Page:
The lifetime right, however, is akin to owning a copy of the selected electronic media 24. The lifetime right allows the customer to experience the selected electronic media 24 as often as desired. If the selected electronic media 24 is a digital movie, music, or game, for example, the lifetime right allows the customer to view, listen, and/or play the media whenever the customer desires. The lifetime right is granted by the intellectual property owner and grants the customer rights to the media. Because the customer has the lifetime right, the customer is permitted unlimited downloads of the selected electronic media 24. The lifetime right means the customer need not maintain a physical copy of the selected electronic media 24. If the customer has the lifetime right to the selected electronic media 24, the customer simply requests a download. The lifetime right is akin to owning a copy of the selected electronic media 24, without the clutter of VHS tapes, CDs, and other physical media.

This concept, then, allows for remote storage of the customer's media collection. If the customer has a valid license for the selected electronic media 24, there is no need for the customer to maintain a vast, cumbersome physical collection of tapes and compact disks. Whenever the customer desires to view a movie or listen to an audio compact disk, the customer need only request the electronic media from the media server 36. If the customer owns the license 44, the customer may download the selected electronic media 24 according to the terms of the license 44. The customer, then, may “on-demand” request any media in their personal remote archive collection. Moreover, the customer is not required to locally store the selected media 24. Because the customer has the valid license 44, there is no need for the customer to store their media to a hard drive or other mass-storage. The customer may simply request “on-demand” whatever media they validly license, and that media is delivered to the customer's client communications device 26. The customer may also quickly and easily purchase a license to additional media, via the prompt 42 described above. The customer could even download their own home movies, old recordings, audio files, and other content to the media server 36. This invention, then, allows the customer to maintain a remote library of media, without the clutter of VHS tapes, CDs, and other physical media.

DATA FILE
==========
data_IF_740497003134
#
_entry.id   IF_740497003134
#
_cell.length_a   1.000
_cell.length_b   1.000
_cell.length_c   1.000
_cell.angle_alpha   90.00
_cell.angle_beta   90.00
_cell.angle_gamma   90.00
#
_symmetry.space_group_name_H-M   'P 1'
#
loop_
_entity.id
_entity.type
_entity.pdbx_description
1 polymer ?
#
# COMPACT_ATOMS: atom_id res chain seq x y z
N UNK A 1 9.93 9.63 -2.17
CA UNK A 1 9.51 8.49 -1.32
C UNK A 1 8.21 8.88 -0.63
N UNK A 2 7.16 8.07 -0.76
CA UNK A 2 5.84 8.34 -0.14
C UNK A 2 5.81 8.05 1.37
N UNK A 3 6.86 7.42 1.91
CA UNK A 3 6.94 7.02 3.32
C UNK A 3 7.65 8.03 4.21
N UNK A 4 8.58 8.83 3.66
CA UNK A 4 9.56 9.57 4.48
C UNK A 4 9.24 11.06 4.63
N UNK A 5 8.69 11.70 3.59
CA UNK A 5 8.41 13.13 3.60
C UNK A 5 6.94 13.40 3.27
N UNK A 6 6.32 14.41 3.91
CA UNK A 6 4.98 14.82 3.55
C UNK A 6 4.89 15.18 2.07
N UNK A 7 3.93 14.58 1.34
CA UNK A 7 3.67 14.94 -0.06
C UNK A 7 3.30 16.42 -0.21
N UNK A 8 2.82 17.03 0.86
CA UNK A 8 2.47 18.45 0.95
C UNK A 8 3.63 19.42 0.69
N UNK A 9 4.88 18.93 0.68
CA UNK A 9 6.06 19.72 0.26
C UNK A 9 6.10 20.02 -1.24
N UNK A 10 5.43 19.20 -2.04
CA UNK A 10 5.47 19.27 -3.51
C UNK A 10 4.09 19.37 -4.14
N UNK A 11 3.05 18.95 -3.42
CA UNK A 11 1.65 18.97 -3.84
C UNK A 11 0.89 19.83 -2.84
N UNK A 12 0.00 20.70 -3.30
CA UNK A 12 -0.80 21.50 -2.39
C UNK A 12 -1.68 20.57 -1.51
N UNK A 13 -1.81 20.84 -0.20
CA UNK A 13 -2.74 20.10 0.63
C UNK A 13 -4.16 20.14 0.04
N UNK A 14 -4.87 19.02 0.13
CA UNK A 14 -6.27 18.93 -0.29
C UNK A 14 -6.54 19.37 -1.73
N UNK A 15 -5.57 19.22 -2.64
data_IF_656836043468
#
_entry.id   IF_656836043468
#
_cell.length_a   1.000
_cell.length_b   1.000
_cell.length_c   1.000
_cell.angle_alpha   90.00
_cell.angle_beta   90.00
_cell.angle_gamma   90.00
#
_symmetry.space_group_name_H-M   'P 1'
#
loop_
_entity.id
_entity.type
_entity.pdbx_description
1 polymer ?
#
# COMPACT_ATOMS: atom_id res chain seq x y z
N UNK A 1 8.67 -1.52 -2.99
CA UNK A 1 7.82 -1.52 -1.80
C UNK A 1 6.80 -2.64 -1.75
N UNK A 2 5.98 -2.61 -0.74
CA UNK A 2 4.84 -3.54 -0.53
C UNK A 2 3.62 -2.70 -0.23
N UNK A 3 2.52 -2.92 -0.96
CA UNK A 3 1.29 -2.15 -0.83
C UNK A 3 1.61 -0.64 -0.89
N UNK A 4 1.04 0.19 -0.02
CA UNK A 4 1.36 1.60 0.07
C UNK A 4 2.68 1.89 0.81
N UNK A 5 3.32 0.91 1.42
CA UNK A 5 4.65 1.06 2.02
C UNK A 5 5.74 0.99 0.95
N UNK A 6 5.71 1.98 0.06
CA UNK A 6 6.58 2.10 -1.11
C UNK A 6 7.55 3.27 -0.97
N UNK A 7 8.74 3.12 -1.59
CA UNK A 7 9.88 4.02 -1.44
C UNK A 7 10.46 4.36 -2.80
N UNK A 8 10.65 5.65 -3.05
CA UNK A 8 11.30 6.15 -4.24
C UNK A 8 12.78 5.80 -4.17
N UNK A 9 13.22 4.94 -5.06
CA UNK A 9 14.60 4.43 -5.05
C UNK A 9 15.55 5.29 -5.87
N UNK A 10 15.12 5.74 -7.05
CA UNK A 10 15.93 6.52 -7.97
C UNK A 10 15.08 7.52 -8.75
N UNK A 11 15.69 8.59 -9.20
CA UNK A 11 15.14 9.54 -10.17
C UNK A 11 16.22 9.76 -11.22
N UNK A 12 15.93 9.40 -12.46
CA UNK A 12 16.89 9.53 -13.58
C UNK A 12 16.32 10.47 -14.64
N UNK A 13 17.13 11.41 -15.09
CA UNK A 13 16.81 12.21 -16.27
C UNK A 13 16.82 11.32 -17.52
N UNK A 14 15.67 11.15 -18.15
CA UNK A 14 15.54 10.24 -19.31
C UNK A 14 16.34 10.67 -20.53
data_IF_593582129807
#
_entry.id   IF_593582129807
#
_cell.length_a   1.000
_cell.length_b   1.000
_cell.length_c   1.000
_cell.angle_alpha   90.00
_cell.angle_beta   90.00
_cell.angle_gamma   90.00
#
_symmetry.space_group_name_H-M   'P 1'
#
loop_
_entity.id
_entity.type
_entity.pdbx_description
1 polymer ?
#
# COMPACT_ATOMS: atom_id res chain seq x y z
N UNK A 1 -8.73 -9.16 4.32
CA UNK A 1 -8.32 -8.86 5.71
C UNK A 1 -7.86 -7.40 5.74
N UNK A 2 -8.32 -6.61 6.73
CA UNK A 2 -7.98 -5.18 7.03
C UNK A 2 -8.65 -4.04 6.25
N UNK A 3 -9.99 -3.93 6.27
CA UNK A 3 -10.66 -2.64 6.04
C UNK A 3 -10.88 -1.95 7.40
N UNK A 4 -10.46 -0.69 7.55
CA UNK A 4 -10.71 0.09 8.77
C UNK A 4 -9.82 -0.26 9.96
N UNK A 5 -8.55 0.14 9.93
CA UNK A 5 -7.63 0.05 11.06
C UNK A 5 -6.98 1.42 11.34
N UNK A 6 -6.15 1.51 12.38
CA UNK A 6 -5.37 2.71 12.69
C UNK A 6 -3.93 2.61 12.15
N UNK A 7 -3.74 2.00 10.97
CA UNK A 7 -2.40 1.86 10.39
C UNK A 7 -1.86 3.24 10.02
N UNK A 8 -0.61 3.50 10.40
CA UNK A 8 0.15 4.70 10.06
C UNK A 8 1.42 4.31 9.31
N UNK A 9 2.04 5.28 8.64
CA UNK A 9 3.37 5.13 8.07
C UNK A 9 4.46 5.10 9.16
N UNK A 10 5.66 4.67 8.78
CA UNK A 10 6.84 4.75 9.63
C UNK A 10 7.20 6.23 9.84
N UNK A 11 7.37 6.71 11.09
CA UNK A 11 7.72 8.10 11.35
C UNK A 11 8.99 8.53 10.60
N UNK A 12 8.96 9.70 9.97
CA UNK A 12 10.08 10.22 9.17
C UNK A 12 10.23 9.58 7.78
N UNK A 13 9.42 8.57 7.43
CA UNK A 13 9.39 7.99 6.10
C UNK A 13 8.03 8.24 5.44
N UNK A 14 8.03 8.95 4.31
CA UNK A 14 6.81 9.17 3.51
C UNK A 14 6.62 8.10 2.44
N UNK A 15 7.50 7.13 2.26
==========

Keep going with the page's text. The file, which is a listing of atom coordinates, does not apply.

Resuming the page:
FIG. 4 depicts another possible operating environment for the embodiments. FIG. 4 is a block diagram showing the Electronic Media Module 20 residing in a computer system 46. The computer system 46 may be any computing system, such as the computer server and the media server (shown, respectively, as reference numerals 22 and 36 in FIGS. 1-3) or any other computer device. As FIG. 4 shows, the Electronic Media Module 20 operates within a system memory device. The Electronic Media Module 20, for example, is shown residing in a memory subsystem 48. The Electronic Media Module 20, however, could also reside in flash memory 50 or a peripheral storage device 52. The computer system 46 also has one or more central processors 54 executing an operating system. The operating system, as is well known, has a set of instructions that control the internal functions of the computer system 46. A system bus 56 communicates signals, such as data signals, control signals, and address signals, between the central processor 54 and a system controller 58 (typically called a “Northbridge”). The system controller 58 provides a bridging function between the one or more central processors 54, a graphics subsystem 60, the memory subsystem 48, and a PCI (Peripheral Controller Interface) bus 62. The PCI bus 62 is controlled by a Peripheral Bus Controller 64. The Peripheral Bus Controller 64 (typically called a “Southbridge”) is an integrated circuit that serves as an input/output hub for various peripheral ports. These peripheral ports are shown including a keyboard port 66, a mouse port 68, a serial port 70 and/or a parallel port 72 for a video display unit, one or more external device ports 74, and networking ports 76 (such as SCSI or Ethernet). The Peripheral Bus Controller 58 also includes an audio subsystem 78. Those of ordinary skill in the art understand that the program, processes, methods, and systems described in this patent are not limited to any particular computer system or computer hardware.

Those of ordinary skill in the art also understand the central processor 54 is typically a microprocessor. Advanced Micro Devices, Inc., for example, manufactures a full line of ATHLON™ microprocessors (ATHLON™ is a trademark of Advanced Micro Devices, Inc., One AMD Place, P.O. Box 3453, Sunnyvale, Calif. 94088-3453, 408.732.2400, 800.538.8450, www.amd.com). The Intel Corporation also manufactures a family of X86 and P86 microprocessors (Intel Corporation, 2200 Mission College Blvd., Santa Clara, Calif. 95052-8119, 408.765.8080, www.intel.com). Other manufacturers also offer microprocessors. Such other manufacturers include Motorola, Inc. (1303 East Algonquin Road, P.O. Box A3309 Schaumburg, Ill. 60196, www.Motorola.com), International Business Machines Corp. (New Orchard Road, Armonk, N.Y. 10504, (914) 499-1900, www.ibm.com), and Transmeta Corp. (3940 Freedom Circle, Santa Clara, Calif. 95054, www.transmeta.com). Those skilled in the art further understand that the program, processes, methods, and systems described in this patent are not limited to any particular manufacturer's central processor.